Calvin Robinson: You’re allowed to pander to any demographic except the white working class.

The following is an excerpt from an interview between Mallard Chairman, Jake Scott (JS) and Calvin Robinson (CR).

The full interview is available in our print magazine, which you can purchase here. 

JS: One thing in the news, is this idea that at Goldsmiths University black and “POC” students can essentially claim extensions, on their work for “racial trauma”. And they don’t even have to prove it! The announcement tweet actually said something like “without ‘so-called’ evidence”, like they refute the idea of evidence. 

CR: I had a debate with a well-known professor of black studies recently, who I’ve debated many times, and he will say “Calvin, you’re talking nonsense, this is all ridiculous, there’s no evidence of this,” and then I provide evidence. And there is evidence: like a recent Education Select Committee report, but they don’t take on board evidence, these woke people, because that counters their point. And it’s all emotive, it’s all emotive rhetoric language, they’re not bothered about evidence, and to use that quote, to say “so-called evidence” just tells you how far they’ve gone; it’s very difficult to debate with someone if you’re not able to take on board evidence. That’s what we should be looking to do in education and in public bodies, we should be looking to be evidence informed in our approach to make sure we’re doing the right thing.

JS: In talking about evidence, it’s become obvious that white working class kids are falling quite far behind their contemporaries but then, when this is mentioned, you have people like Dianne Abbott come out and tell us that it’s not a problem and it’s due to underfunding. But if it was the other way around, obviously, it would be a problem, and it would not be just the funding, it would be systemic racism. What are your thoughts on this, the whole white working class crisis basically?

CR: It gets my goat on this one. I’ve seen people tweeting, some high profile lefties tweeting, saying “how dare you divide students up, based on racial lines? That’s so divisive!” It’s like, wait a minute, you guys have been doing that this entire time, talking about how we need to provide better services for young black kids. But the moment we address white working class kids it’s racist again! This is the problem, this is why white working class kids are falling so far behind; because you’re allowed to pander to any demographic except the white working class. Personally I don’t think we should be putting kids into any demographic, I think we should be looking at treating kids equally and raising expectations for all young people, regardless of where they’re from. I think this is what I mentioned earlier, the soft bigotry of low expectations. It is a real problem. I think, treating kids, definitely giving them… giving them special treatment or making excuses for them, it is detrimental to their education.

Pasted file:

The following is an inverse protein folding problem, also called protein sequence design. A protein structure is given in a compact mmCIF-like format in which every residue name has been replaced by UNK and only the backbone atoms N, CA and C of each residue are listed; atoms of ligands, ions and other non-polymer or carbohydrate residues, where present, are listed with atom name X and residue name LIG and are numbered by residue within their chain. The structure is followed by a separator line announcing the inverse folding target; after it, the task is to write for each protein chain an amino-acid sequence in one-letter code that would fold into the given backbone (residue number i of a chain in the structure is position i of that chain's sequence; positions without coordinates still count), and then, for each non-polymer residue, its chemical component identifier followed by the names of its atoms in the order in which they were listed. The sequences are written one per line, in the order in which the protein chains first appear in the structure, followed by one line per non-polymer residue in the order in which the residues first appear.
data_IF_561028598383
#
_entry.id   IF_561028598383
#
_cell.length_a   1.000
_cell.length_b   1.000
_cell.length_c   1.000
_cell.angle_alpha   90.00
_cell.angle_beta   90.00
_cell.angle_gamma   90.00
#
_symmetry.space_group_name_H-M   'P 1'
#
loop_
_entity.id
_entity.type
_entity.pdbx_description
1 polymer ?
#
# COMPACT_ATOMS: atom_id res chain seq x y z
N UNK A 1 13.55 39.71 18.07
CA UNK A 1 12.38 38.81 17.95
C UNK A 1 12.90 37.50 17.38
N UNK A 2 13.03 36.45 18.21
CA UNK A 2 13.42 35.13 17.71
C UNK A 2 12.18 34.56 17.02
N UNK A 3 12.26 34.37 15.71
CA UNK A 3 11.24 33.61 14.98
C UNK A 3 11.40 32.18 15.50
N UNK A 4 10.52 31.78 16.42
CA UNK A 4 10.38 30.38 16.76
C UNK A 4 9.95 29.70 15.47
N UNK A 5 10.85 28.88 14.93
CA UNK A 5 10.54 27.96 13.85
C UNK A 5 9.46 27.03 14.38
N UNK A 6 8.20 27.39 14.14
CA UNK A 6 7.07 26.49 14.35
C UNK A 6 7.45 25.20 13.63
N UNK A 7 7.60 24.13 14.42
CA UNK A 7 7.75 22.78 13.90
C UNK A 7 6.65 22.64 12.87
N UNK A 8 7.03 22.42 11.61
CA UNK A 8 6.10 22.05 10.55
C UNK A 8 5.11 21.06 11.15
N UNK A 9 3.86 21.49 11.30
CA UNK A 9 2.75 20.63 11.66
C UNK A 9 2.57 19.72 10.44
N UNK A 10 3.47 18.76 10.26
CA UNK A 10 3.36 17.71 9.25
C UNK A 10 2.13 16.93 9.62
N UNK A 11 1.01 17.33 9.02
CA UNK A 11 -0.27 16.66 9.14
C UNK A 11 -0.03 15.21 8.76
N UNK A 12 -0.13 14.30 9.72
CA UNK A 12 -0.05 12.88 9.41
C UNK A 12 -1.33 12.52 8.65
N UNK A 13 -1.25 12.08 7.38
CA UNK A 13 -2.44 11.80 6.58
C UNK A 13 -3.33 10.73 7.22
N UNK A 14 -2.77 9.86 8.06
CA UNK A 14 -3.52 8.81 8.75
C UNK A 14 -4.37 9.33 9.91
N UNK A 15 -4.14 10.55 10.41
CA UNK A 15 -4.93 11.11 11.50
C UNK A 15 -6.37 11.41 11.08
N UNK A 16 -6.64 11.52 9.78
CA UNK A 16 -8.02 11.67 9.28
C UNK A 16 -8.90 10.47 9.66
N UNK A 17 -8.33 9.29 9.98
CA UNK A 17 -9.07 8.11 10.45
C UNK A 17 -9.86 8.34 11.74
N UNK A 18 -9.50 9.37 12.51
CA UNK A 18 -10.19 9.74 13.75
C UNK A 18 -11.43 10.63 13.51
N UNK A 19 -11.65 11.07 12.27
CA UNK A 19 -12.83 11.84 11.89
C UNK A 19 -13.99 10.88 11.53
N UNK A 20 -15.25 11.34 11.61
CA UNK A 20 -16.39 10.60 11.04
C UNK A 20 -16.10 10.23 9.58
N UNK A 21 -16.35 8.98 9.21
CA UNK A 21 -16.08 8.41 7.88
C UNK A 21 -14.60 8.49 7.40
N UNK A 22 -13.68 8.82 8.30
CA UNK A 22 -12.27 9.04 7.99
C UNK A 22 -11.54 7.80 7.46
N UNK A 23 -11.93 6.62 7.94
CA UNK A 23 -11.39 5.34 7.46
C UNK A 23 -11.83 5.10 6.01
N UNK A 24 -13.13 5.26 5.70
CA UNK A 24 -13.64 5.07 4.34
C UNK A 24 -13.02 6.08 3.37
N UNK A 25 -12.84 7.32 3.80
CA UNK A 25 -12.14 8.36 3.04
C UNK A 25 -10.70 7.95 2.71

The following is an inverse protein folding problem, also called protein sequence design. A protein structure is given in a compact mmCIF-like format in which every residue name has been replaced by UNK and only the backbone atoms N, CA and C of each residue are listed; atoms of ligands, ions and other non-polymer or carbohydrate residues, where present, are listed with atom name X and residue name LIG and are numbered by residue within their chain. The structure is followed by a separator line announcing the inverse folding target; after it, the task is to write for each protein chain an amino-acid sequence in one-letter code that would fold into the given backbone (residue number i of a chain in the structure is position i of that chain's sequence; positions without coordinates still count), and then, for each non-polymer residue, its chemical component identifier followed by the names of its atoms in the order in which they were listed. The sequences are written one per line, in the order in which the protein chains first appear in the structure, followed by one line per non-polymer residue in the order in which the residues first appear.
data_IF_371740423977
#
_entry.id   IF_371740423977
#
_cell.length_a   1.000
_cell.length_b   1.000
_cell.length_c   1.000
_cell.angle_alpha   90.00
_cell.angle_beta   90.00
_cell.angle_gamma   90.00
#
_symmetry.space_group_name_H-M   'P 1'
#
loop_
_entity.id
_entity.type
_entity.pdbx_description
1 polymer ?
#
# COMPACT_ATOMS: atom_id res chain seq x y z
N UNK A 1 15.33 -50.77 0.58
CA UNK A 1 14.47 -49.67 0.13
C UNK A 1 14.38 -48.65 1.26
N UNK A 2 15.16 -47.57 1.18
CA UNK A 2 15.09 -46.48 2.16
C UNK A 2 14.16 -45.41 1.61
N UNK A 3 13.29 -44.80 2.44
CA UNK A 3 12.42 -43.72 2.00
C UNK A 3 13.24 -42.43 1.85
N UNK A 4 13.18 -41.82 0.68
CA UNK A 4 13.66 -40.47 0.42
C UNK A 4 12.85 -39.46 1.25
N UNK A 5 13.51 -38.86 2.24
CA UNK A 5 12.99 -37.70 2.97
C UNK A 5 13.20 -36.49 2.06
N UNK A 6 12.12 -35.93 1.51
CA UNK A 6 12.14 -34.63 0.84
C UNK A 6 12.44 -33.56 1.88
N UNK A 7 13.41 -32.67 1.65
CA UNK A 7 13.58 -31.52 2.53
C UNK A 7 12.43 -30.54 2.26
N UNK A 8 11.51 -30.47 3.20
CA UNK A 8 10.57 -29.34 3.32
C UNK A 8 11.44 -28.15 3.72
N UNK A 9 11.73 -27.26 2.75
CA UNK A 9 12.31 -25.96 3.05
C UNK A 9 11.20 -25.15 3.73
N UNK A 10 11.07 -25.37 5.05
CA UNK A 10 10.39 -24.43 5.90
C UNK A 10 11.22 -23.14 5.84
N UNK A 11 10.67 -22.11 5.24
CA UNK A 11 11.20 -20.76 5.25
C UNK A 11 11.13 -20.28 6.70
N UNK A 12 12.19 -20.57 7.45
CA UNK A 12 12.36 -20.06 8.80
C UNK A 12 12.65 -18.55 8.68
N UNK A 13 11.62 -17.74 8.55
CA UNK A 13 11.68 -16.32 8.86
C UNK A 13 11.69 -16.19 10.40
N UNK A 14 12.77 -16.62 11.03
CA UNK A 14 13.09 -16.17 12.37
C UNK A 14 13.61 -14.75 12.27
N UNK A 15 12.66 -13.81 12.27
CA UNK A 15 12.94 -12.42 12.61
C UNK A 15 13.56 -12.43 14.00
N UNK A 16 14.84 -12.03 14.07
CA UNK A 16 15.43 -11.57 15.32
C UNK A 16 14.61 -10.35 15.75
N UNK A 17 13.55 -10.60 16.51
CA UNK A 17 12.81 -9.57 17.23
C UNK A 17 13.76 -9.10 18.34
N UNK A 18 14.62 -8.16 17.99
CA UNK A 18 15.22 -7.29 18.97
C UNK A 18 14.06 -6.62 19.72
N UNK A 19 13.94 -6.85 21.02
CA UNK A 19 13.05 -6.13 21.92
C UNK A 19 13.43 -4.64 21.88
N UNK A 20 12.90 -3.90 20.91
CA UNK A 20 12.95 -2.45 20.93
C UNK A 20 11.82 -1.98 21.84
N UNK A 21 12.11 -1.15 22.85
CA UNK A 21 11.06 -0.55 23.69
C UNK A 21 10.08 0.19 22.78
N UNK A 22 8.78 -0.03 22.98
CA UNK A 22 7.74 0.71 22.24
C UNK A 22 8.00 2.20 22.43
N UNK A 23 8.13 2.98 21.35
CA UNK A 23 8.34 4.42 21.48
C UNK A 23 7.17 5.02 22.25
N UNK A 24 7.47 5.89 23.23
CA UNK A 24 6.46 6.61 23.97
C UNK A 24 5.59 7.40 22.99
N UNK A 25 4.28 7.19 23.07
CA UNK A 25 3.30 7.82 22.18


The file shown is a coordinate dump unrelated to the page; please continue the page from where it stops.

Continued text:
In our culture it’s not a race issue, because black African kids were excelling through our primary school and secondary school systems, and are twice as likely to be going to university, yet white working class British kids and black Caribbean kids are both at the bottom of the league table, and that tells me what’s going on there is probably something to do with the family structure. Now we’ve got issues with fatherlessness in this country that we’re not allowed to talk about because, again that’s considered racist.

But if we look at the demographics, that are doing really well in school, they tend to be new immigrant families that come over here with a strong family structure and I’m a firm believer in education as a tool for social mobility to improve life chances for the next generation. We’ve lost that in our British culture.

JS: What in your mind can be done to combat rising divorce rates, declining marriage rates, increased fatherlessness and so on? 

CR: Well, I think we’ve watered down our values again. We’re always looking to cause the least offense, always afraid of cause and effect so rather than supporting families and encouraging families at all. We don’t want to be seen to be looking down on single parent families and stuff like that, and of course we don’t; of course, we want to support single parents, where we can, but that doesn’t mean we should stop encouraging stable family structures which are vital. They are fundamental to any healthy society, and this is why whenever there’s been communist regimes, the first thing they’re gone for is the family unit, because you break down that and you’ve got power over the individual.

So what we need to do is have a renewed emphasis on family life, and if that means incentivizing, whether it’s fiscally or ethically the family structure, that’s what we need to do, or we need to tell people you know it’s actually okay encourage 2.4 kid families with two parents at home.

Photo provided by Calvin Robinson.

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